St Anthony of the Desert

Orthodox Christian Mission

Las Cruces, New Mexico

Fr Gabriel

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Kinds of Sorrow, One Helpful, One Harmful

The desert has always been a place where people sought solitude. It is also a place of vulnerability if you lack the resources to withstand its rigors. In the third century of this era, people began to leave the cities of Egypt and the Fertile Crescent and find their way into the desert for solitude, to lead a life grounded in asceticism. Many of these people became known as the Desert Fathers and Mothers; the first one of note was St. Anthony of the Desert (after whom our community is named), who lived over a century from 250-356, and whose day for commemoration is the 17th of January. In his twenties, Anthony went into the Egyptian desert known as the Thebaid, that became in time a flourishing community of monastics. I have always found a crisp, uncomplicated, and sometimes breathtakingly oblique wisdom to flow from the collected sayings of these monastics.
Amma (Mother) Syncletica was one of the desert monastics who lived almost contemporarily with Anthony. A woman from Alexandria, Egypt, from a wealthy background, Syncletica sought out the solitude of the desert as a way to seek God. On one occasion, she said to her community, “There are two kinds of sorrow. One is helpful; the other harmful. Sorrow is helpful when we weep for our sins, and for the ignorance of others. This sorrow will not allow us to become complacent, but instead prods us on toward true goodness. Our spiritual enemy sends sorrow that produces lethargy. This is harmful sorrow, and we need to drive it away with prayers and psalms.”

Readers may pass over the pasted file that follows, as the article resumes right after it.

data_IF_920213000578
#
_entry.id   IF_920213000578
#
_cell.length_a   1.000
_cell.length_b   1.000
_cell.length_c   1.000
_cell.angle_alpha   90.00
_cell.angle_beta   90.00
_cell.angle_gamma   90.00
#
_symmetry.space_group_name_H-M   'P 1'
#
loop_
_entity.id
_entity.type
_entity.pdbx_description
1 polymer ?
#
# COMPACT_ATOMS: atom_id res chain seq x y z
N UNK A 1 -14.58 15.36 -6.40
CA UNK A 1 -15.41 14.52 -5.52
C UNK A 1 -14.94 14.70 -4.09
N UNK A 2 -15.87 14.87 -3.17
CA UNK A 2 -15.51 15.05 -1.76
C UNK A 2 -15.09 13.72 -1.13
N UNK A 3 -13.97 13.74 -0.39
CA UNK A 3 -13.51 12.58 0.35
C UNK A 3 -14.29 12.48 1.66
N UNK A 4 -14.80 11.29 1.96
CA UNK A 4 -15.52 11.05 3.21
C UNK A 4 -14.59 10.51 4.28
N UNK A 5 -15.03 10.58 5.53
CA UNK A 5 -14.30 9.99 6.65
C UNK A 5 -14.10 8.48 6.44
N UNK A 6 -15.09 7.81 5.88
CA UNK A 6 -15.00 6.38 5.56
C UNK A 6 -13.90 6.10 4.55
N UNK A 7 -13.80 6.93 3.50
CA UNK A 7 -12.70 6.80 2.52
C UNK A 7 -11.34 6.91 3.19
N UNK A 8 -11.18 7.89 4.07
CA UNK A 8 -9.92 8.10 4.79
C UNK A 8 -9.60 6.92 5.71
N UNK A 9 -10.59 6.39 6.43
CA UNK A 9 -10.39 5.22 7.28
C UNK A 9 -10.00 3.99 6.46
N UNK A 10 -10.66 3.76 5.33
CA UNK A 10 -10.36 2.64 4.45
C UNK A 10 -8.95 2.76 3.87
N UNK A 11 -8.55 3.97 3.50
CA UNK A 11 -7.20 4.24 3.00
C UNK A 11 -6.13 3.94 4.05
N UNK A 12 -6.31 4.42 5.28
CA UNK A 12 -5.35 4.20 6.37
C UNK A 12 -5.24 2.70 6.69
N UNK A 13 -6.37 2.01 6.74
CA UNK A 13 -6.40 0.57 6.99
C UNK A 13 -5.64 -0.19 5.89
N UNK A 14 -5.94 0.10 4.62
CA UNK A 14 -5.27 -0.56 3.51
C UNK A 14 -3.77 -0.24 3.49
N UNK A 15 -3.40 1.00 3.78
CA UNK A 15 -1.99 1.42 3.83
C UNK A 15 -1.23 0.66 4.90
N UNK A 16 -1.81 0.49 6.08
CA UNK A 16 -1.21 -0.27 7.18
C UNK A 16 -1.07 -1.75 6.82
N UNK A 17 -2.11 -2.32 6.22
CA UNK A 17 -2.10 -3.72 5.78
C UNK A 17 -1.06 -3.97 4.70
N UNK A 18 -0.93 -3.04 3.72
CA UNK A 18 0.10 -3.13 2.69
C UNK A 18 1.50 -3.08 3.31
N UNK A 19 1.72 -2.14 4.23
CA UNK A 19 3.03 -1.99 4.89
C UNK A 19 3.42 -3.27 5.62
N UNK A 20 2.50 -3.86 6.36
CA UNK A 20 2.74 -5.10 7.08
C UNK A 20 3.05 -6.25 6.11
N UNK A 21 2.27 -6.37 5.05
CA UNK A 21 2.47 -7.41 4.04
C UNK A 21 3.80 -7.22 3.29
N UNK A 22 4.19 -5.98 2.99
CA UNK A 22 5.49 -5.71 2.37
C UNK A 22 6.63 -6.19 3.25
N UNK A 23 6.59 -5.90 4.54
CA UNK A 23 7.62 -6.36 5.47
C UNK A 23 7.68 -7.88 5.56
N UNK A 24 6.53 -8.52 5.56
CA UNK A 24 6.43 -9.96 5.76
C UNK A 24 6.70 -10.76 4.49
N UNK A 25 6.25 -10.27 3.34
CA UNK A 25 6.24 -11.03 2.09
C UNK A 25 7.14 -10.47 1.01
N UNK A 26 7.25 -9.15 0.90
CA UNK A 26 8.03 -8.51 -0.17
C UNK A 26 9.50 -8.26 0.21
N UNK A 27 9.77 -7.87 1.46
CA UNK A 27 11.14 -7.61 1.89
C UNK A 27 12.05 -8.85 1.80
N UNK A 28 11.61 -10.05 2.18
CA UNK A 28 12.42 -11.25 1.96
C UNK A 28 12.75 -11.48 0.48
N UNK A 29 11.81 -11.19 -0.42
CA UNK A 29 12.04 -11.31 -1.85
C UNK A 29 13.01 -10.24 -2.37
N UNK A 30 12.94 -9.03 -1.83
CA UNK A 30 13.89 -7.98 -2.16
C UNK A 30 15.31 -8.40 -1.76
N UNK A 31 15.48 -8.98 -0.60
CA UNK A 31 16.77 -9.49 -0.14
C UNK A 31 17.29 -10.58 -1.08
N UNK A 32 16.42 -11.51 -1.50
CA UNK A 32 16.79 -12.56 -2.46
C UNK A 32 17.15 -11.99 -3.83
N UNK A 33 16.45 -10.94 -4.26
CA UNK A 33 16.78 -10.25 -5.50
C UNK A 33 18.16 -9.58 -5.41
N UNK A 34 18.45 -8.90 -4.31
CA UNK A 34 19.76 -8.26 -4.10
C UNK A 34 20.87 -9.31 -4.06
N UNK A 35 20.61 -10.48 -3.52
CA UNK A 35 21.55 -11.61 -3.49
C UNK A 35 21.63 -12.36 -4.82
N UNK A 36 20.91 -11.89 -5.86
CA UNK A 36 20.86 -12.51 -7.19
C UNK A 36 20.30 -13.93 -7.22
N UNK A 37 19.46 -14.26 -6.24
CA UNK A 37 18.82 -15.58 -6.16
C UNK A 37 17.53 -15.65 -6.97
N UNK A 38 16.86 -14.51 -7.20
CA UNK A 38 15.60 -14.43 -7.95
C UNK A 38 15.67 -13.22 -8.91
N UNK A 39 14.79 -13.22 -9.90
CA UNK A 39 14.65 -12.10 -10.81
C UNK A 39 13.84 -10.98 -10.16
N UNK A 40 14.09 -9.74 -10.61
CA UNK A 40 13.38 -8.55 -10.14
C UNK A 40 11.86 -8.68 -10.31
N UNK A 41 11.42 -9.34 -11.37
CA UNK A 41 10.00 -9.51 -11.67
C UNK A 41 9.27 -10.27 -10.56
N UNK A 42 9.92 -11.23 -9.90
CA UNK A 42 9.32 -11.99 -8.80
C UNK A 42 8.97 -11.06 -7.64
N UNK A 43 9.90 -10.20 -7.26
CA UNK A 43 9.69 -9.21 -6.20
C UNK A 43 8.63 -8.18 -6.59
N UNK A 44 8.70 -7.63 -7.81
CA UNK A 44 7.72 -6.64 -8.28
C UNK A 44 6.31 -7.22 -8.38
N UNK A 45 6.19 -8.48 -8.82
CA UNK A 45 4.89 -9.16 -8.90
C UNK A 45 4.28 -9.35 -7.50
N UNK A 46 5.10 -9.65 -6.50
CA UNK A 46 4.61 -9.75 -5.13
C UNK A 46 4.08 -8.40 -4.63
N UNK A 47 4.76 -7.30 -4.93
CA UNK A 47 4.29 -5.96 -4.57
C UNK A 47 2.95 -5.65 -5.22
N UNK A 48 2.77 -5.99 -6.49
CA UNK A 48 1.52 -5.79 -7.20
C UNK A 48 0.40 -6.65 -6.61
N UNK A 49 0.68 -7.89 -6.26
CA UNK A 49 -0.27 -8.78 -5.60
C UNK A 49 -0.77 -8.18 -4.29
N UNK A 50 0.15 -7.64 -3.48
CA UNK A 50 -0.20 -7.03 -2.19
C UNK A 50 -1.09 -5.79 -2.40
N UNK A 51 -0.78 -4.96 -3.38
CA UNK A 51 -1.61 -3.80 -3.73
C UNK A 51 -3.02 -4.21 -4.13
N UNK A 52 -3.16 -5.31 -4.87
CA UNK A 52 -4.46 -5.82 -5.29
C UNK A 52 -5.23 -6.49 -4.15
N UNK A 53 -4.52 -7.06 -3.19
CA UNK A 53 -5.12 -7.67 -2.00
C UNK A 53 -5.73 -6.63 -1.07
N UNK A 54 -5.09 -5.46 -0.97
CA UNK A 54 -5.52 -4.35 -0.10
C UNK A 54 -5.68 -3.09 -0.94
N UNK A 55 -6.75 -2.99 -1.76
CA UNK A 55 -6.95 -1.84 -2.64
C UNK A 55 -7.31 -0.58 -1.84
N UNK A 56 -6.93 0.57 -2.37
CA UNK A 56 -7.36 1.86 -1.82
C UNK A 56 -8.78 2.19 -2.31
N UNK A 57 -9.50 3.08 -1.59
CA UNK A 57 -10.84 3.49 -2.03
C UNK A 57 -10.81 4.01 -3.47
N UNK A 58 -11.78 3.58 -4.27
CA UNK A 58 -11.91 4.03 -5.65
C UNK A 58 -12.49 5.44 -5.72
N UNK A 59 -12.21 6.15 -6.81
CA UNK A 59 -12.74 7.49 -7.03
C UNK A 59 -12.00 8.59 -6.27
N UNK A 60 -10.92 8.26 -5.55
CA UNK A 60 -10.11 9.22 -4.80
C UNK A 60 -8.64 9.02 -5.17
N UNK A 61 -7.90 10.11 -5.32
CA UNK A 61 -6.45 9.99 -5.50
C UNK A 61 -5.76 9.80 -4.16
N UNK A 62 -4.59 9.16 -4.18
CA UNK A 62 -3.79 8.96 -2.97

I think that, even without being “religious,” you can see the wisdom in Amma’s words. Maybe you can understand it in terms of “guilt feelings,” which are different from actually being guilty for some harmful act. Guilt feelings are paralyzing, numbing, and generally useless; they do not empower us to action. Rather they enervate us – Amma’s “sorrow that produces lethargy.” One can take a skewed solace in feeling guilty, but the feeling does not lead to any action. Actions bring us out of the lethargy into behavior that will overcome the genuine issues we face in becoming human.
Bowie Hayden was a local civil rights leader in Pittsburgh in the sixties. Bowie was capable of great impassioned oratory in denouncing the entrenched racism of the city in those days. I remember him saying something like this to us clergy who were seeking ways to confront the issues, beginning with ourselves: “I don’t say this stuff to make you feel guilty. You are guilty. Now what are you going to do about it?” I suspect that Bowie Hayden and Amma Syncletica could have found common ground.
Amma Syncletica’s “proper sorrow” impels us to action. We assess ourselves and choose to seek personal change. This sort of sorrow moves us to improve the common good, beginning with ourselves. This is the sorrow that “will not allow us to become complacent” in Amma’s words.
Numerous social problems and issues confront us in our time. Many of them are hoary with age by now. We’ve seen it all before: the clash between people of different colors, races, ethnic backgrounds. Some of us are old enough (and were foolish enough) to think we had solved the problems thirty or forty years ago. But they are entrenched and it behooves us all, particularly in the spirit of Dr King and other leaders who have gone before us, to seek change beginning with ourselves. We dare not become complacent. We need to embrace the right kind of sorrow.